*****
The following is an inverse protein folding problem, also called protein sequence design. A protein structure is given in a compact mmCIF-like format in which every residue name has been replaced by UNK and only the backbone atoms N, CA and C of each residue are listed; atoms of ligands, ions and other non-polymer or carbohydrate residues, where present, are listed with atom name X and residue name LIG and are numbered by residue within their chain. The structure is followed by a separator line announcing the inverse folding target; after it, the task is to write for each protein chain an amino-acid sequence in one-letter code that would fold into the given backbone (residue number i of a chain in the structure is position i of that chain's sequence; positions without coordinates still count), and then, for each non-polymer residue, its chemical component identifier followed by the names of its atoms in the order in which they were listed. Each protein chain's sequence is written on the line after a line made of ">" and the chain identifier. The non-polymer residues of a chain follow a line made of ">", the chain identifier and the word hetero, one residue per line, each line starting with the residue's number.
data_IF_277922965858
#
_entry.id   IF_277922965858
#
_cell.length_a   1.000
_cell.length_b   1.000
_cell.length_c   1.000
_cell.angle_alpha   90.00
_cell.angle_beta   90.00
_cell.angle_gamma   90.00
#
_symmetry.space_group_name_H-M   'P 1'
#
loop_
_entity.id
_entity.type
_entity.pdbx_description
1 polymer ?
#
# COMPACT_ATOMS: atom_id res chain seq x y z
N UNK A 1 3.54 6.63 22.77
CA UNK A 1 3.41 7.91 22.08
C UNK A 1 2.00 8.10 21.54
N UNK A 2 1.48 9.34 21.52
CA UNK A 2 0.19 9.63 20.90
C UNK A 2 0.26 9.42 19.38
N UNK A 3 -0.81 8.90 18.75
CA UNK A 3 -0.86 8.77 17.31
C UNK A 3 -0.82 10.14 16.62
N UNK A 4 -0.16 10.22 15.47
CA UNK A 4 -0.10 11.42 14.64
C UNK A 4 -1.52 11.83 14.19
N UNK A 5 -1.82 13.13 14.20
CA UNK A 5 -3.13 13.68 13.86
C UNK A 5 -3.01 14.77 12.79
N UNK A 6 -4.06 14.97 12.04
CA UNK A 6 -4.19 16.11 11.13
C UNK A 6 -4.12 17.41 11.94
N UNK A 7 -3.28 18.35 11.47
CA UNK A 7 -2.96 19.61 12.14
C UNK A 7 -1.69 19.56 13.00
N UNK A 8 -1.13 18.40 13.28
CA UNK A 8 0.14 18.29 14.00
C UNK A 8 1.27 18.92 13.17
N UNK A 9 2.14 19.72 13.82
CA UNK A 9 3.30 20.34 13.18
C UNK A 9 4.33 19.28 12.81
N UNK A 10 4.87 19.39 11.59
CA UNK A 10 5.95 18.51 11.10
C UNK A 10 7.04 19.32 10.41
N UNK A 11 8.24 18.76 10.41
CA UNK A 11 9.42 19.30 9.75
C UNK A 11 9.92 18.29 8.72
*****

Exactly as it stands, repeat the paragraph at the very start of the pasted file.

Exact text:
The following is an inverse protein folding problem, also called protein sequence design. A protein structure is given in a compact mmCIF-like format in which every residue name has been replaced by UNK and only the backbone atoms N, CA and C of each residue are listed; atoms of ligands, ions and other non-polymer or carbohydrate residues, where present, are listed with atom name X and residue name LIG and are numbered by residue within their chain. The structure is followed by a separator line announcing the inverse folding target; after it, the task is to write for each protein chain an amino-acid sequence in one-letter code that would fold into the given backbone (residue number i of a chain in the structure is position i of that chain's sequence; positions without coordinates still count), and then, for each non-polymer residue, its chemical component identifier followed by the names of its atoms in the order in which they were listed. Each protein chain's sequence is written on the line after a line made of ">" and the chain identifier. The non-polymer residues of a chain follow a line made of ">", the chain identifier and the word hetero, one residue per line, each line starting with the residue's number.